Thursday, January, 17, 2019 03:00:05

Reports confirm that researchers at the University of Limerick (UL) are leading a project worth €8 million for developing next generation battery technology for electric vehicles (EVs). Apparently, Bernal Institute of UL would be leading the research project, known as Si-DRIVE and funded by EU, for developing battery technology for higher performance EVs.

Sources familiar with the matter revealed that this move comes on the heels of EU policy demanding 40 percent of all new cars to be EVs by 2030. If the ambitious targets of EU are to be met, significant improvements are required to existing technology of EV battery for improving driving range and charging times. Currently, only 2 per cent of the European fleet is electric.

Leader of the Si-DRIVE project, Professor Kevin M. Ryan, mentioned that this project would tackle the key barriers to EV uptake, that relates to recharge times, cost and driving range by re-imagining the lithium ion battery completely using innovative cathode, anode and electrolyte materials.

Dr. Hugh Geaney, the project’s researcher, was quoted saying that this project would bring leading experts together from across Europe for delivering cost-effective and sustainable battery technology, which is needed for environmentally friendly EVs of the future.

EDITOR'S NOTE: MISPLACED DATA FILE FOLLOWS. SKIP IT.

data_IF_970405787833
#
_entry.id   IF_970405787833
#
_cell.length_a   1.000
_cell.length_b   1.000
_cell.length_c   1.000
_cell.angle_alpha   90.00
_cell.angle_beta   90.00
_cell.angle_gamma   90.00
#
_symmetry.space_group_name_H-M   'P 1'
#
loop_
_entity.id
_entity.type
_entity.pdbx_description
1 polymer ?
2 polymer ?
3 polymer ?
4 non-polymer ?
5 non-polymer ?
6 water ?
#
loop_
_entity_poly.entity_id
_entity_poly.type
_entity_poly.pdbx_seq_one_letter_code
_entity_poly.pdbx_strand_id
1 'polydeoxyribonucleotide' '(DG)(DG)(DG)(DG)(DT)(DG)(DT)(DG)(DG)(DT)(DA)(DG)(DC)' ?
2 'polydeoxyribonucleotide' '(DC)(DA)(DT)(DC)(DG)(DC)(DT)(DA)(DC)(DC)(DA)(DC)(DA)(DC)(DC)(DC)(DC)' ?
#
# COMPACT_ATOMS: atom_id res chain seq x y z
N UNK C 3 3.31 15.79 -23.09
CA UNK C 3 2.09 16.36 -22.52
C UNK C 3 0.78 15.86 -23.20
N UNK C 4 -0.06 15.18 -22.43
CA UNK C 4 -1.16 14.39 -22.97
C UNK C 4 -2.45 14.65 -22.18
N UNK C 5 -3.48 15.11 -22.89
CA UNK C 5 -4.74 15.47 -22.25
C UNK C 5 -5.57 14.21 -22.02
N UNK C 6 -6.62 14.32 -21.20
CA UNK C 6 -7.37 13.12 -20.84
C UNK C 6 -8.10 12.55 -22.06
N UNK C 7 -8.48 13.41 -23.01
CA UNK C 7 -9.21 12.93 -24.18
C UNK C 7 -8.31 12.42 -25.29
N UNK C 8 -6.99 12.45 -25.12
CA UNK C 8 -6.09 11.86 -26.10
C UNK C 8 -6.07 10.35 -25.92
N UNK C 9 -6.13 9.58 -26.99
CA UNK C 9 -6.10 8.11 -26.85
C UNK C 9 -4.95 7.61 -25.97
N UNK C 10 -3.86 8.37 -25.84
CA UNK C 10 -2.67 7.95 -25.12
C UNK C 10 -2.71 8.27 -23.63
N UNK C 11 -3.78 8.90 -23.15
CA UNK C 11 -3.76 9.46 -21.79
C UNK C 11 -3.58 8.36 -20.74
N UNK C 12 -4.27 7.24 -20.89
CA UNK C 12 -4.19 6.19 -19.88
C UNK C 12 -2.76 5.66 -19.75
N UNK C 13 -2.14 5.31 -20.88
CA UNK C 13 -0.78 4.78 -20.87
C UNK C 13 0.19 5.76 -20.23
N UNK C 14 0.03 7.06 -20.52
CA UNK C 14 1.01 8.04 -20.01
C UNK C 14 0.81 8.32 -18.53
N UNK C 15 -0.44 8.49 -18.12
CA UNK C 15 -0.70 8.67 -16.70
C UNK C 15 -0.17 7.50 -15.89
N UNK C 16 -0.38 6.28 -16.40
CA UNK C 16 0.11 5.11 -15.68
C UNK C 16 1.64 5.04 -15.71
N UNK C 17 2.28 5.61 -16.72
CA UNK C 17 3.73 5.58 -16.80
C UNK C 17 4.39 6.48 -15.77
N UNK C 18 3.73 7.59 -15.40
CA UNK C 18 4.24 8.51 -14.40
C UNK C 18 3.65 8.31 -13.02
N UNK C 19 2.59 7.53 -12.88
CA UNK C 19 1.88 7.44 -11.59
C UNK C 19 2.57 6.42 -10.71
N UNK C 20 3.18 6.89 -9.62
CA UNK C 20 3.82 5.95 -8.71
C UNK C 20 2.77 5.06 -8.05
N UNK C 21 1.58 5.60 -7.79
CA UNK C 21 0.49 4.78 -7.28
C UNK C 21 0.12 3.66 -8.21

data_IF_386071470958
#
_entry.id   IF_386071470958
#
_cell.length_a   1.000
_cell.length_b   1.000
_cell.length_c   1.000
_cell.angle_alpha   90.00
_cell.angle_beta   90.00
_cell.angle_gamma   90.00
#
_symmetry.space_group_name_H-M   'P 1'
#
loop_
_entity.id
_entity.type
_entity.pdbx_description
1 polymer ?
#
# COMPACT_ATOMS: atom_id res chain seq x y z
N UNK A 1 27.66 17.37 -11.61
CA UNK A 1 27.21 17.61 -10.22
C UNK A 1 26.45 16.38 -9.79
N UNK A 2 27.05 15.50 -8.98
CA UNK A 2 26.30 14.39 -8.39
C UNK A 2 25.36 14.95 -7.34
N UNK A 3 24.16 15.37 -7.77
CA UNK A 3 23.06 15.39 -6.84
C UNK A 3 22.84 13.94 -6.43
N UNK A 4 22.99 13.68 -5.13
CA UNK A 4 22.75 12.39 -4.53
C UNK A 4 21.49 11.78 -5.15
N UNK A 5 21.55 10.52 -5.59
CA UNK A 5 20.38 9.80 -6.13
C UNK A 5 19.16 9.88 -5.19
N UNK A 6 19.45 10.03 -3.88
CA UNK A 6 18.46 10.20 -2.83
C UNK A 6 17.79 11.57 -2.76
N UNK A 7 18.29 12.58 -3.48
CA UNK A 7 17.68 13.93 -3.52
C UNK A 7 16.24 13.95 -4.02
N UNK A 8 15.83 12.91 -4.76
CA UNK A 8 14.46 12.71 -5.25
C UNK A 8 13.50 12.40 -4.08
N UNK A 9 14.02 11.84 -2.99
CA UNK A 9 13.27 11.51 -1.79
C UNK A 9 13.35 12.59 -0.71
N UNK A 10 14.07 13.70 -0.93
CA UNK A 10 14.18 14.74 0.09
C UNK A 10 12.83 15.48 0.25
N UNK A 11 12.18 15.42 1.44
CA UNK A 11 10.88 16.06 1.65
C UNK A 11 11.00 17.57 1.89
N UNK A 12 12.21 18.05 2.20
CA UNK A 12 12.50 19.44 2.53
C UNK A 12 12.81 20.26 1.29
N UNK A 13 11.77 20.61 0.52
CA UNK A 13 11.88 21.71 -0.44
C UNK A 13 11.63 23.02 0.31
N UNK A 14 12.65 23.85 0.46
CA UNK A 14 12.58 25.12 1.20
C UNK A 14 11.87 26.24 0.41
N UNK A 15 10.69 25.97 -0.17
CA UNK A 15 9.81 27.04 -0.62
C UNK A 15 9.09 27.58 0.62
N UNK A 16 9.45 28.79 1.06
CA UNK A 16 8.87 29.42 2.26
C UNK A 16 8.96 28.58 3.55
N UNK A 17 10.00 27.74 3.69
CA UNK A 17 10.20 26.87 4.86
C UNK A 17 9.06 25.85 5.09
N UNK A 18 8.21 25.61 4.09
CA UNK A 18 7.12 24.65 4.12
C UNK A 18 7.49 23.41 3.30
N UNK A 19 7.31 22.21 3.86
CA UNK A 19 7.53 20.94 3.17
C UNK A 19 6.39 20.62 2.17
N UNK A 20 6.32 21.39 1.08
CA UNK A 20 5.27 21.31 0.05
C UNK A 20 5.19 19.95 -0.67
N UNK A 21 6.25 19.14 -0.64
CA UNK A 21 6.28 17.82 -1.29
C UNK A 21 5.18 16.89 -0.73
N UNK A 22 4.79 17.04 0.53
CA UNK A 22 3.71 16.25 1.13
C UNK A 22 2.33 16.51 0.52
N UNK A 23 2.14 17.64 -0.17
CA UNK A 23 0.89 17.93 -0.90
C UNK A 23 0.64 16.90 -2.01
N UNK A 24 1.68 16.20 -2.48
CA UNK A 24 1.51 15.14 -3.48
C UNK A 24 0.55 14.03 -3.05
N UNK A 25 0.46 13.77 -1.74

Further from the reports, this project would mostly be focusing on sustainability of the system, with expensive and rare materials like cobalt being targeted for removal.  The researchers said that the green focus would be supplemented by assessing the suitability of the cells for second life applications, performing life cycle analysis and through the development of recycling processes for cell materials.

UL would further focus on the development of anodes materials based on high performance silicon, alongside the role as project coordinator. The research would lead to the development of lightweight anodes, that are comprised of abundant elements which could reduce the final battery’s overall weight.

The project’s coordination would purportedly ensure that UL is positioned as a leader in the battery research, by developing research links and demonstrating the incomparable performance of its advanced anode materials.